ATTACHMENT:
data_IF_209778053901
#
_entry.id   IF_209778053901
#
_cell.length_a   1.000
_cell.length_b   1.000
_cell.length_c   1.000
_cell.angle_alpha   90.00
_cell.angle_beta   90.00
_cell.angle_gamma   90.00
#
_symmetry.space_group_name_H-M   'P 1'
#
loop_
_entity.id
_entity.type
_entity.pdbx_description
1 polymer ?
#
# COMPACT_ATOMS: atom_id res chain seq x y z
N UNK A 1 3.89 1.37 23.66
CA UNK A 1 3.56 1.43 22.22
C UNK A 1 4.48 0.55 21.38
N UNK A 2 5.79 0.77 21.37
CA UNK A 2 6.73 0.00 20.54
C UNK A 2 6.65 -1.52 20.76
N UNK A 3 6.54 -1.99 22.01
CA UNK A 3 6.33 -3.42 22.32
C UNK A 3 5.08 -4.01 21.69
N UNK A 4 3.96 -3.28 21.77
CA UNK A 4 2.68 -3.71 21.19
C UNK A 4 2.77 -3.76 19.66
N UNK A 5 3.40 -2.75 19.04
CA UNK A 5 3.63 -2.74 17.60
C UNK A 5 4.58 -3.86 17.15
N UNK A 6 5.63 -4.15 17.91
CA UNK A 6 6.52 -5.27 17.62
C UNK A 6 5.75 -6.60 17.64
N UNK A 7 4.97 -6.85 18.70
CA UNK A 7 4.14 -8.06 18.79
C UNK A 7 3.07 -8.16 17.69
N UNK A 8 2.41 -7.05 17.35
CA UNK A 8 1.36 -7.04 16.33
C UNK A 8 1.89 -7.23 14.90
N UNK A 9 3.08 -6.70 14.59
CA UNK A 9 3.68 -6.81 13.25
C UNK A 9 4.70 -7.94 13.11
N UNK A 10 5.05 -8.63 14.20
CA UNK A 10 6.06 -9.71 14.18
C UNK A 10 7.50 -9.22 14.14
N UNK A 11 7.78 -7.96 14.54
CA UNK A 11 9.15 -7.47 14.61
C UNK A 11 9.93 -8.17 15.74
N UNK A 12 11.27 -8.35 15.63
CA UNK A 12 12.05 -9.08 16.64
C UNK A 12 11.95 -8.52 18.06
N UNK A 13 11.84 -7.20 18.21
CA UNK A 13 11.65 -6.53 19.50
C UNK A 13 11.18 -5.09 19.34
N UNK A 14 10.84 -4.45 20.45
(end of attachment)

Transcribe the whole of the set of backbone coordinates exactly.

data_IF_209778053901
#
_entry.id   IF_209778053901
#
_cell.length_a   1.000
_cell.length_b   1.000
_cell.length_c   1.000
_cell.angle_alpha   90.00
_cell.angle_beta   90.00
_cell.angle_gamma   90.00
#
_symmetry.space_group_name_H-M   'P 1'
#
loop_
_entity.id
_entity.type
_entity.pdbx_description
1 polymer ?
#
# COMPACT_ATOMS: atom_id res chain seq x y z
N UNK A 1 3.89 1.37 23.66
CA UNK A 1 3.56 1.43 22.22
C UNK A 1 4.48 0.55 21.38
N UNK A 2 5.79 0.77 21.37
CA UNK A 2 6.73 0.00 20.54
C UNK A 2 6.65 -1.52 20.76
N UNK A 3 6.54 -1.99 22.01
CA UNK A 3 6.33 -3.42 22.32
C UNK A 3 5.08 -4.01 21.69
N UNK A 4 3.96 -3.28 21.77
CA UNK A 4 2.68 -3.71 21.19
C UNK A 4 2.77 -3.76 19.66
N UNK A 5 3.40 -2.75 19.04
CA UNK A 5 3.63 -2.74 17.60
C UNK A 5 4.58 -3.86 17.15
N UNK A 6 5.63 -4.15 17.91
CA UNK A 6 6.52 -5.27 17.62
C UNK A 6 5.75 -6.60 17.64
N UNK A 7 4.97 -6.85 18.70
CA UNK A 7 4.14 -8.06 18.79
C UNK A 7 3.07 -8.16 17.69
N UNK A 8 2.41 -7.05 17.35
CA UNK A 8 1.36 -7.04 16.33
C UNK A 8 1.89 -7.23 14.90
N UNK A 9 3.08 -6.70 14.59
CA UNK A 9 3.68 -6.81 13.25
C UNK A 9 4.70 -7.94 13.11
N UNK A 10 5.05 -8.63 14.20
CA UNK A 10 6.06 -9.71 14.18
C UNK A 10 7.50 -9.22 14.14
N UNK A 11 7.78 -7.96 14.54
CA UNK A 11 9.15 -7.47 14.61
C UNK A 11 9.93 -8.17 15.74
N UNK A 12 11.27 -8.35 15.63
CA UNK A 12 12.05 -9.08 16.64
C UNK A 12 11.95 -8.52 18.06
N UNK A 13 11.84 -7.20 18.21
CA UNK A 13 11.65 -6.53 19.50
C UNK A 13 11.18 -5.09 19.34
N UNK A 14 10.84 -4.45 20.45